"Incomplete Contracts and Brinkmanship"
Regulation can be roughly categorized as being one of two types, rules based and principles based. With rules based regulation, behaviors are explicitly ruled out through an extensive set of regulations, ordinances, laws, and the like, whereas with principles based regulation a broad set of guidelines outlining the principless regulators are trying to enforce is issued, then the regulators take whatever steps are needed to enforce those principles.
This post from Jeff Ely at Cheap Talk can be used to highlight a connection between complete/incomplete contracts and rules/principles based regulation:
Incomplete Contracts and Brinkmanship in the iPhone App Store, by Jeff Ely: One of the highly touted features of the iPhone is the abundance of applications... In traditional Apple fashion,... Apple exercises strict control over which apps are made available through the app store. Short of jailbreaking your phone, there is no other way to install third-party software.
The process by which apps are submitted and reviewed strikes many as highly inefficient. (It also strikes many as anti-competitive, but that is not the subject of this post...) Developers sink significant investment producing launch-ready versions of their software and only then learn definitively whether the app can be sold. There is no recourse if the submission is denied.
(Just recently, we witnessed an extreme example of the kind of deadweight loss that can result. A fully licensed, full-featured Commodore64 Operating System emulator, 1 year in the making, was just rejected from the app store. )
Unfortunately, this is an inevitable inefficiency due to the ubiquitous problem of incomplete contracting. In a first-best world, Apple would publicize an all-encompassing set of rules outlining exactly what software would be accepted and what would be rejected. In this imaginary world of complete contracts, any developer would know in advance whether his software would be accepted and no effort would be wasted.
In reality it is impossible to conceive of all of the possibilities, let alone describe them in a contract. Therefore, in this second-best world, at best Apple can publish a broad set of guidelines and then decide on a case-by-case basis when the final product is submitted. This introduces inefficiencies at two levels. First, the direct effect is that developers face uncertainty whether their software will pass muster and this is a disincentive to undertake the costly investment at the beginning.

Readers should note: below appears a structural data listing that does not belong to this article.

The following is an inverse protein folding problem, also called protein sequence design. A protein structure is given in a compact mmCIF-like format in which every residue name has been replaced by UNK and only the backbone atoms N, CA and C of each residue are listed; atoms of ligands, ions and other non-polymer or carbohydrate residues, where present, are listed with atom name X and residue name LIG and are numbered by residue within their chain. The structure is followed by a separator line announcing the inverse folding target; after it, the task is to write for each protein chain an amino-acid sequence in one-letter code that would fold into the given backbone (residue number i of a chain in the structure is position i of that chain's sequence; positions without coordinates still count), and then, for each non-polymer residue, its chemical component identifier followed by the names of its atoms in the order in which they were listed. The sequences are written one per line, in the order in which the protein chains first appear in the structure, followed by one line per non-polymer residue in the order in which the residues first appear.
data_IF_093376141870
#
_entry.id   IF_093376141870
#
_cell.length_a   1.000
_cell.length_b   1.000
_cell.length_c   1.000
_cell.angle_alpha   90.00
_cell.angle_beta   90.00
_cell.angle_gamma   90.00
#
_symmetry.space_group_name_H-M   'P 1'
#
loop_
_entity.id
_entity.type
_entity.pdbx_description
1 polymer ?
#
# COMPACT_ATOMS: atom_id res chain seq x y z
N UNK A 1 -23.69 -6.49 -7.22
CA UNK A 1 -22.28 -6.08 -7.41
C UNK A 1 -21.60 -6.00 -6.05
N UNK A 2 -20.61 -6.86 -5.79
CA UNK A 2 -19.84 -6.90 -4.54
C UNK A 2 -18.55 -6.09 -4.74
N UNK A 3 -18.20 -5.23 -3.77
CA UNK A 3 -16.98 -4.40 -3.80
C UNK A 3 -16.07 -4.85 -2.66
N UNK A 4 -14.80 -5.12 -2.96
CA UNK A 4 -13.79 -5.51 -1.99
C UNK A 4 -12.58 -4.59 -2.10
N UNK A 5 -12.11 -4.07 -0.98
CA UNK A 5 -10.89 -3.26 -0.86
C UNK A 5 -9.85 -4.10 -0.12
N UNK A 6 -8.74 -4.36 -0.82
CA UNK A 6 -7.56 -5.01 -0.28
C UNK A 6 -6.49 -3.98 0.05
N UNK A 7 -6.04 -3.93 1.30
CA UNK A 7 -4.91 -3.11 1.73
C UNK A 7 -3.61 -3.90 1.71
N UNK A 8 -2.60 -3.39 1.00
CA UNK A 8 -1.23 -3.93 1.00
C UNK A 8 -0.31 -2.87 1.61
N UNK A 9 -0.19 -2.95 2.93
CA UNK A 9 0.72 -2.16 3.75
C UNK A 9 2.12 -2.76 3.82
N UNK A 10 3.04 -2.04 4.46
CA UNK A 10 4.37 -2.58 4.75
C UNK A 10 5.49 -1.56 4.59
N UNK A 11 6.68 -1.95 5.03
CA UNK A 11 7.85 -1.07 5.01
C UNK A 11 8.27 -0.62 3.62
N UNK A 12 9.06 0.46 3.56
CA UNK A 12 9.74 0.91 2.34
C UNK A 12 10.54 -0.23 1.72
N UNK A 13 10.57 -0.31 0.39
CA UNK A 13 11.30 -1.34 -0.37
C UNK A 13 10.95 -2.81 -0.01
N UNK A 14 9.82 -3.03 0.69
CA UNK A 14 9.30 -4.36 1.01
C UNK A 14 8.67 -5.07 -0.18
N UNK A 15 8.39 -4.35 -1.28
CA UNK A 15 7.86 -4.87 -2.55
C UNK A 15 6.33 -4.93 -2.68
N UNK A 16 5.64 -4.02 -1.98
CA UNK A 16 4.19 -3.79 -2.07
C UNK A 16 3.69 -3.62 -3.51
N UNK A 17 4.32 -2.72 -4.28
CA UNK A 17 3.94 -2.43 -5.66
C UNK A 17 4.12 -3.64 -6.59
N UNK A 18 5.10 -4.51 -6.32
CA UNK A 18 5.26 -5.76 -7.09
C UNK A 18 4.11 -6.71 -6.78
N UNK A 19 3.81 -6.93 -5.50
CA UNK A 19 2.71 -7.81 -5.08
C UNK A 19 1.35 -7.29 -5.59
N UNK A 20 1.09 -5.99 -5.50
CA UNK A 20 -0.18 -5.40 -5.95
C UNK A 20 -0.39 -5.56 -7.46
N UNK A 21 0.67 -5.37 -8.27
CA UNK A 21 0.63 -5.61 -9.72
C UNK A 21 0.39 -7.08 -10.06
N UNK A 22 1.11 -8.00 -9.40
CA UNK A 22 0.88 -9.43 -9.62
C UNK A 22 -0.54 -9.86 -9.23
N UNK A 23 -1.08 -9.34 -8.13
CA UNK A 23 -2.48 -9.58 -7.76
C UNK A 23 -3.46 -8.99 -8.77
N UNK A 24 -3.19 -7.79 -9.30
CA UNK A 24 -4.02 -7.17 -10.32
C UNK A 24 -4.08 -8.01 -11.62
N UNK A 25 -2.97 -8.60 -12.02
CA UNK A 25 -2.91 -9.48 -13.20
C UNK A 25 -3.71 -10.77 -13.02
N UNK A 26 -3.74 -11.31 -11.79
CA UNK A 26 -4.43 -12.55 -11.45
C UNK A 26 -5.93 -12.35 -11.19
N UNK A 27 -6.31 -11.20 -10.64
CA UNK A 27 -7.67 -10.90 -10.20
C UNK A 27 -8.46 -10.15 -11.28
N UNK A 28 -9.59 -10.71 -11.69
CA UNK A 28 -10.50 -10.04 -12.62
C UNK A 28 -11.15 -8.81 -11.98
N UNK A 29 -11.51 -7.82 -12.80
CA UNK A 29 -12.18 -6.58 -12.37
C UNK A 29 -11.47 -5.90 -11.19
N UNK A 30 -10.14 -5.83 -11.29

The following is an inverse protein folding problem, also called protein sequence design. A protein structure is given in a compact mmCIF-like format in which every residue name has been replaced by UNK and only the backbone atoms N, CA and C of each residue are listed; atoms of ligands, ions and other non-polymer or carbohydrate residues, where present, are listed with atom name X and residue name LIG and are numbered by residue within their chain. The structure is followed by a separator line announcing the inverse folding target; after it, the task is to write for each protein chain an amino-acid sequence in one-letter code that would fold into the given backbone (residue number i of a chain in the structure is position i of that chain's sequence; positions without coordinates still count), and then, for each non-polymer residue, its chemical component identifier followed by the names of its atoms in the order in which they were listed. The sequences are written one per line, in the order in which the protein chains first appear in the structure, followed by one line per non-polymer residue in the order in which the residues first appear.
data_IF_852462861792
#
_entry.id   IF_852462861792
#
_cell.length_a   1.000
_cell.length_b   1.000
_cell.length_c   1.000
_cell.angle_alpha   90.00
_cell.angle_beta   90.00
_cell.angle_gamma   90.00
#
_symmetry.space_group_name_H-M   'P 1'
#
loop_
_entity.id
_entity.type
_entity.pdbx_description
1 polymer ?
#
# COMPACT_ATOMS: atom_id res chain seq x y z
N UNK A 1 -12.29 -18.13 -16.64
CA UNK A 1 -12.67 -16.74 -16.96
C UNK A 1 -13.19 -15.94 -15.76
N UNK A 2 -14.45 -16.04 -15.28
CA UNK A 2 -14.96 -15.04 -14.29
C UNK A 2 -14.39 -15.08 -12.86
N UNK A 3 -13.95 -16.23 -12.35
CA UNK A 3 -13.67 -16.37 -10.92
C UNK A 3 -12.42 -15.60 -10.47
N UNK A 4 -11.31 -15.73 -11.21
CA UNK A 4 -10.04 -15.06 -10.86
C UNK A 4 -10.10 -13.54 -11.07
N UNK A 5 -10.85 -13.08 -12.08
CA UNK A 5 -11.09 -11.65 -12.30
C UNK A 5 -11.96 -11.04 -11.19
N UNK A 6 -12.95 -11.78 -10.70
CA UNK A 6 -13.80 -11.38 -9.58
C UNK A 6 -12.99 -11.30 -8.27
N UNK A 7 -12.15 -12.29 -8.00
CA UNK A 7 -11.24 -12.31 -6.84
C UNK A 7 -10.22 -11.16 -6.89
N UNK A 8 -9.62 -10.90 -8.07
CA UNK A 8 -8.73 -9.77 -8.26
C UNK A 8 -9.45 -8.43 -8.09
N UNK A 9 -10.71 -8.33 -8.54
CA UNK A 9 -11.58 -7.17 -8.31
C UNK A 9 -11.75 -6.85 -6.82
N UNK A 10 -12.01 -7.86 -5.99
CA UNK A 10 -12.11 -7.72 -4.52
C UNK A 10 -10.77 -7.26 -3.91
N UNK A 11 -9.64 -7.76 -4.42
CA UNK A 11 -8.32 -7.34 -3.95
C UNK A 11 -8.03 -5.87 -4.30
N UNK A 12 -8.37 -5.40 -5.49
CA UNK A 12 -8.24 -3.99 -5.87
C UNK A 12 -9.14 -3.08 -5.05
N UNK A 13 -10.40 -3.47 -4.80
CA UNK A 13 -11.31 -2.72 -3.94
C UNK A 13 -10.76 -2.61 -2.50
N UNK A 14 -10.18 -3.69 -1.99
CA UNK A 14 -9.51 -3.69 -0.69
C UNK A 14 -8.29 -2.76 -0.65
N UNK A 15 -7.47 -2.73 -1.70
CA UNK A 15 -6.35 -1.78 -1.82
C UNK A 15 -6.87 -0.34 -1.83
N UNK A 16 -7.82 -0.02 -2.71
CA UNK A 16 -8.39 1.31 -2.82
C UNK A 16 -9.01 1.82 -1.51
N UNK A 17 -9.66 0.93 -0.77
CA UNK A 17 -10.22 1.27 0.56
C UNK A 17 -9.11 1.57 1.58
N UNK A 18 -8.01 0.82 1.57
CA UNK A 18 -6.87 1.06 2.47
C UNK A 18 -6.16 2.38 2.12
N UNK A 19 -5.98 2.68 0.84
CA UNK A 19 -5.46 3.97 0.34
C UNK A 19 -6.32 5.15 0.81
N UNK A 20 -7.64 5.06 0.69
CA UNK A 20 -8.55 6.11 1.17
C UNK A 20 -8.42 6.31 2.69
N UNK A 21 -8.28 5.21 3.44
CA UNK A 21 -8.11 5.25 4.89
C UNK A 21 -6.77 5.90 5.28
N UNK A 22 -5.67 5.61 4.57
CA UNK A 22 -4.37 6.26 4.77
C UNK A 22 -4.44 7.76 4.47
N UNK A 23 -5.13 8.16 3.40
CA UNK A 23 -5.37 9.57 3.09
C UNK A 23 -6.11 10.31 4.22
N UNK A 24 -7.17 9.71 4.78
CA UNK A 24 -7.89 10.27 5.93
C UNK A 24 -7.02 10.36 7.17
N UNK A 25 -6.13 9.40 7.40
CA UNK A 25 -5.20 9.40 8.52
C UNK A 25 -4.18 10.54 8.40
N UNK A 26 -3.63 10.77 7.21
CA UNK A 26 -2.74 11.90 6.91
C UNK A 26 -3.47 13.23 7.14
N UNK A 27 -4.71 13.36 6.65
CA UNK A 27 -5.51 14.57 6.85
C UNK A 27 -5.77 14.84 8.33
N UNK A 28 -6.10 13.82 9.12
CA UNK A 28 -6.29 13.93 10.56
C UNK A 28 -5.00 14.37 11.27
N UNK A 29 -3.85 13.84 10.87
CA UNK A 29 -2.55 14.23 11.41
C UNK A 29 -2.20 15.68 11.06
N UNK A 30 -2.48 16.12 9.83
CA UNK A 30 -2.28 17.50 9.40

But the more subtle inefficiency arises due to the incentive for gamesmanship that the imperfect contract creates. First, Apple’s incentive in constructing guidelines ex ante is to err on the side of appearing more permissive than they intend to be. Apple ... values the option to bend the (unwritten) rules a bit when a good product materializes. ...
Second, because Apple cannot predict what software will appear it cannot make binding commitments to reject software that is good but erodes slightly their standards. This gives developers an incentive to engage in a form of brinkmanship: sink the cost to create a product highly valued by end users but which is questionable from Apple’s perspective. By submitting this software the developer puts Apple in the difficult position of publicly rejecting software that end users want and the fear of bad publicity may lead Apple to accept software that they would have like to commit in advance to reject.
The iPhone app store is only a year old and many observers think of it as a short-run system that is quickly becoming overwhelmed by the surprising explosion of iPhone software. When the app store is reinvented, it will be interesting to see how they approach this unique two-sided incentive problem.